GOLSPIE PARISH

 
GOLSPIE - Kirkton

Kirkton Farm, Golspie
The parish of Golspie was originally named Kilmalie and had its church and burial ground at what is now Kirkton Farm. Sir Robert Gordon had the church transferred to Golspie in 1619 when St Andrew’s became the parish church. The second Statistical Account of Scotland written in 1841 tells us that a portion of the wall of the old church forms part of the fence which encloses the burying ground. This cemetery contains the remains of many of the Earls of Sutherland.
Thanks to Shirley Sutherland, Golspie, we now have some photographs taken here.
This cemetery contains the remains of many of the Earls of Sutherland as signified by a plain stone placed in the old church wall.

In 1986 Cowper & Ross reported that it is ‘almost impossible to carry out a survey’. There were then 24 stones, mostly not inscribed lying near to the wall table.

They noted three with names:

This burial pleas belongs to John Sutherland 1731

John Sutherland 1749

William Gun and John Gun

Dunrobin Castle burial ground is the private burial ground of the Sutherland family with memorial stones from the time of the 4th Duke (1815-1931). As well as using Kirkton many of the Earls of Sutherland are buried at Dornoch Cathedral (1247 to 1733).

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C F Stokes
 
GOLSPIE - new cemetery (GO-A)

Note: today added in quite a few photographs. Many thanks to Shirley Sutherland, Golspie.
14/11/2015

Although part of St Andrew's churchyard the new section is up the hill behind the older section.
PLEASE NOTE;
these are not all the burial stones in the new section. This cemetery is used today and I have not photographed those where very recent burials are recorded and also where one half of a couple have died. As time goes by I may add to this.

Please also note that the numbers: 188, 192, 213 & 216 are spare numbers - not used.

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C S Stokes
 
GOLSPIE - St Andrews (GO-B)
Jan 1, 2003

St Andrews Churchyard, Golspie
Our code GO-B

Updated 19th April 2015

Photographed and transcribed
by Christine Stokes & Sheila Mackay
During 2002-2003 with repeat visits in 2005 & 2006. Since then much help has been received from Shirley Sutherland, Golspie, to whom I am most grateful.

Please note that with all our inscriptions all Mc and Mac names are shown as Mac.

A large number of the old stones in St Andrew’s are now becoming virtually impossible to read. The original inventory of this burial ground was carried out in 1972 by Margaret Wilson Grant, Golspie. In Golspie many people chose only to put only their initials on their gravestone – these are very old stones and believed to have been mostly erected prior to 1800. The earliest stones here date back to the 1600s. Many of these stones carry heraldic shields with the initials of the dead. A great number of the memorial stones are flat on the ground. At the time of the main A9 being widened at this point a large number of stones were moved from their original positions to the rear of the church.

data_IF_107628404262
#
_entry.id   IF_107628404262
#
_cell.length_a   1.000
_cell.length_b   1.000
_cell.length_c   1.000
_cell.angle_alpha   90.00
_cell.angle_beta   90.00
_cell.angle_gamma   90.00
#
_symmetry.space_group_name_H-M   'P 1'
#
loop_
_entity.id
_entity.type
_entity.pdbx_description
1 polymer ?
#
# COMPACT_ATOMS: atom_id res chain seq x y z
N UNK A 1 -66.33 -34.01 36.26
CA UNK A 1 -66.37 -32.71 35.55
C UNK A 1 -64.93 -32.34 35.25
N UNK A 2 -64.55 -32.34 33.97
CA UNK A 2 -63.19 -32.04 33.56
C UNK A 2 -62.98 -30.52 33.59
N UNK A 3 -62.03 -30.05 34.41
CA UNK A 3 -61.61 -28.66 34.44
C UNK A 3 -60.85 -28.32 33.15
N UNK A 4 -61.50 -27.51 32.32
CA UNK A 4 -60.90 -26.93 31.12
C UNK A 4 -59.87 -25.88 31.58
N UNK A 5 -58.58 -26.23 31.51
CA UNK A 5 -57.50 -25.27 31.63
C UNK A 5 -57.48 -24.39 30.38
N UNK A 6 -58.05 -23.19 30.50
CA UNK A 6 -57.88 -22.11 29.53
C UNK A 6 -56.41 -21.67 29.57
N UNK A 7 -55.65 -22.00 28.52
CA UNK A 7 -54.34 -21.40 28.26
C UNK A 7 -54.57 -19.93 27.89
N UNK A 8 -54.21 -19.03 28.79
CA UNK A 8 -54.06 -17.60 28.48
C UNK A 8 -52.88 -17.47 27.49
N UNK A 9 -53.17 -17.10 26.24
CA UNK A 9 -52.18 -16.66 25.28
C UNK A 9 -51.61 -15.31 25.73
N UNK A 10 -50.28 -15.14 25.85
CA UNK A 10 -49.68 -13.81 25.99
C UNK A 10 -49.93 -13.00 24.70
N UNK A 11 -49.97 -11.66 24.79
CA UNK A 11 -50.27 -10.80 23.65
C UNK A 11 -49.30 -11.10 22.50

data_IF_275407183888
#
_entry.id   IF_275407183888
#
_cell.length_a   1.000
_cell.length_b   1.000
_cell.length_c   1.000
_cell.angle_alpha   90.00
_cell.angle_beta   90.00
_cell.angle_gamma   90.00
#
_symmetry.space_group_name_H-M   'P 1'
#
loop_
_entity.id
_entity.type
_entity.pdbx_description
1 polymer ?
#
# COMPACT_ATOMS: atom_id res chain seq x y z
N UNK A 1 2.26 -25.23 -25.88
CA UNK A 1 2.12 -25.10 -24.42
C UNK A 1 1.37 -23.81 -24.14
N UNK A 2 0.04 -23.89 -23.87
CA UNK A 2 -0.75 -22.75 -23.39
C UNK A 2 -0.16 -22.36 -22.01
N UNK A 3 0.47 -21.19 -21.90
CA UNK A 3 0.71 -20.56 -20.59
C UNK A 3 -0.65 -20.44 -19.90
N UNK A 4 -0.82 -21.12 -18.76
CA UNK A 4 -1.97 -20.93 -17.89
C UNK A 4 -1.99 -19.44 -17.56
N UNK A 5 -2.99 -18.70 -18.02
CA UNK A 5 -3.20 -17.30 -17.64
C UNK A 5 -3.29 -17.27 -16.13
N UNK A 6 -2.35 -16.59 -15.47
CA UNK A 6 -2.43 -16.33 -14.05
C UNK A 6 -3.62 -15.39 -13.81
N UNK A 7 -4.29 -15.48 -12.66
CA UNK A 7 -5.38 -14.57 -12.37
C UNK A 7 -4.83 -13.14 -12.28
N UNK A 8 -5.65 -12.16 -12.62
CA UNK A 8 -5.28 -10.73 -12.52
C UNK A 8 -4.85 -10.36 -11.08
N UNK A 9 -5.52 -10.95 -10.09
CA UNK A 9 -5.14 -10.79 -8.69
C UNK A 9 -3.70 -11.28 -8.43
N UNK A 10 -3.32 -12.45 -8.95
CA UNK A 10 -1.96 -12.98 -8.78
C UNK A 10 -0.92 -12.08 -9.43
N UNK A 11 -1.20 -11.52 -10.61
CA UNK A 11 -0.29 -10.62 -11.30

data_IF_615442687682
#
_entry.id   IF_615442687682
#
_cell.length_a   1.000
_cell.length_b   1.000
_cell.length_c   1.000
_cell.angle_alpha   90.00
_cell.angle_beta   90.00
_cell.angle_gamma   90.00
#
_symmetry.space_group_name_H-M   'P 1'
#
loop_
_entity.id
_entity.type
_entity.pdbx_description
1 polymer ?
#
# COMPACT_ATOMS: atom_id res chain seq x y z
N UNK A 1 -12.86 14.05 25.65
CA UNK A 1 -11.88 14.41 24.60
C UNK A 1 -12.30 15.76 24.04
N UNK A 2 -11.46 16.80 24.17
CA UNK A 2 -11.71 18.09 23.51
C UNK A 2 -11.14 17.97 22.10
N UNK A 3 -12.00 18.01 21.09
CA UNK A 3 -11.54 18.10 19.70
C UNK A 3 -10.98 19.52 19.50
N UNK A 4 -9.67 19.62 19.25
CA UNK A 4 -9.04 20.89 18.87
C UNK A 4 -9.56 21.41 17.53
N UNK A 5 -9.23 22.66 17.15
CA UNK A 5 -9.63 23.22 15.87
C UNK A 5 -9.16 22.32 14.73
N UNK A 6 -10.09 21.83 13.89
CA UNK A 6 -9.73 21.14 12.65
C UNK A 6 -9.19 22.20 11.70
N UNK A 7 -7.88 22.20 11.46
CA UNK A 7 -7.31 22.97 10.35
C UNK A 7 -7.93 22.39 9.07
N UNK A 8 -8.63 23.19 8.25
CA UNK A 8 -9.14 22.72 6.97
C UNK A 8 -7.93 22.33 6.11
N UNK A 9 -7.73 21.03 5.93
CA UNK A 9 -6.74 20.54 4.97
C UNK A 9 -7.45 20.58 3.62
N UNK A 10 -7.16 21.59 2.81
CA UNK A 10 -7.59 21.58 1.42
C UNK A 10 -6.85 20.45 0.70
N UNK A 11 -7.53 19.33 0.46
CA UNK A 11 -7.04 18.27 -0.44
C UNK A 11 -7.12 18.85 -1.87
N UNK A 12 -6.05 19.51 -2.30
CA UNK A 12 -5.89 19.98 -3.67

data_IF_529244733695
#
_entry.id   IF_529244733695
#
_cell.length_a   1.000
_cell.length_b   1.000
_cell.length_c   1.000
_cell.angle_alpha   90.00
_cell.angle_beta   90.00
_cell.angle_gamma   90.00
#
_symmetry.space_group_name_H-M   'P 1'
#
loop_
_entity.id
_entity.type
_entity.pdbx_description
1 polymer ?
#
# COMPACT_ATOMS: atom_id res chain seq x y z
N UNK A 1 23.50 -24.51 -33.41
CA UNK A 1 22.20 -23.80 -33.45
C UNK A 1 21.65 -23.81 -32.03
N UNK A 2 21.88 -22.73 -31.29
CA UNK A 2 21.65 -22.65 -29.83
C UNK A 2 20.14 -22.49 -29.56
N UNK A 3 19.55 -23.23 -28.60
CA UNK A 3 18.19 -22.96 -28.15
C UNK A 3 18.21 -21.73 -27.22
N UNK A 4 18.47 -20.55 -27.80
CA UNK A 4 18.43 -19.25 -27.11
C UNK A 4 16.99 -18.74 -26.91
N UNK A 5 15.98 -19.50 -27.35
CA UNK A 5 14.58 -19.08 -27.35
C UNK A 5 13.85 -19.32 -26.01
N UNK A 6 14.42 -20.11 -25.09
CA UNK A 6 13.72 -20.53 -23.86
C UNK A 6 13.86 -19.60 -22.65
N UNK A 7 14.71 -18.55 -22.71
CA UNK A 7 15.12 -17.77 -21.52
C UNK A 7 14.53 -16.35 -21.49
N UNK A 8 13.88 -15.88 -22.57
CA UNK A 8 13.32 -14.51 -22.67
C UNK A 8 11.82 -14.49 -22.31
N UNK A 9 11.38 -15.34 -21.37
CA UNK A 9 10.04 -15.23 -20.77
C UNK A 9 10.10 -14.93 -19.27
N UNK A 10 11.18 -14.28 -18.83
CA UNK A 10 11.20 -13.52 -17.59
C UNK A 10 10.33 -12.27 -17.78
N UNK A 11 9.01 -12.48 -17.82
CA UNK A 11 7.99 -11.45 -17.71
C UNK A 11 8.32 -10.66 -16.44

There has been a church on the site of the present St Andrew's since the early Middle Ages. The existing Church building was begun in the 1730's, after the medieval building had fallen into serious disrepair. The present Church was completed in 1739, but a combination of structural problems and the need for more seating led to an extension being added in 1751. This Church has served the parish throughout the ensuing 250 years. St. Andrew's is probably the finest little post-Reformation country church in Scotland, with richly carved eighteenth century pulpit canopy and laird's loft.

St Andrew’s is a very large cemetery. The oldest part, in front of the church, has stones back as far as 1600, many of which are now completely illegible. Around the rear of the church the stones begin to spread up the hill until eventually you are in the newest section which is where the people of Golspie bury their dead today. Here we have listed the transcriptions from the old section of St Andrew’s Churchyard. You may like to take a look at the last couple of pages in this album to see the way very old stones were marked.

This burial ground is currently being updated and many date errors etc. are being fixed. If it is a while since you visited worth checking.

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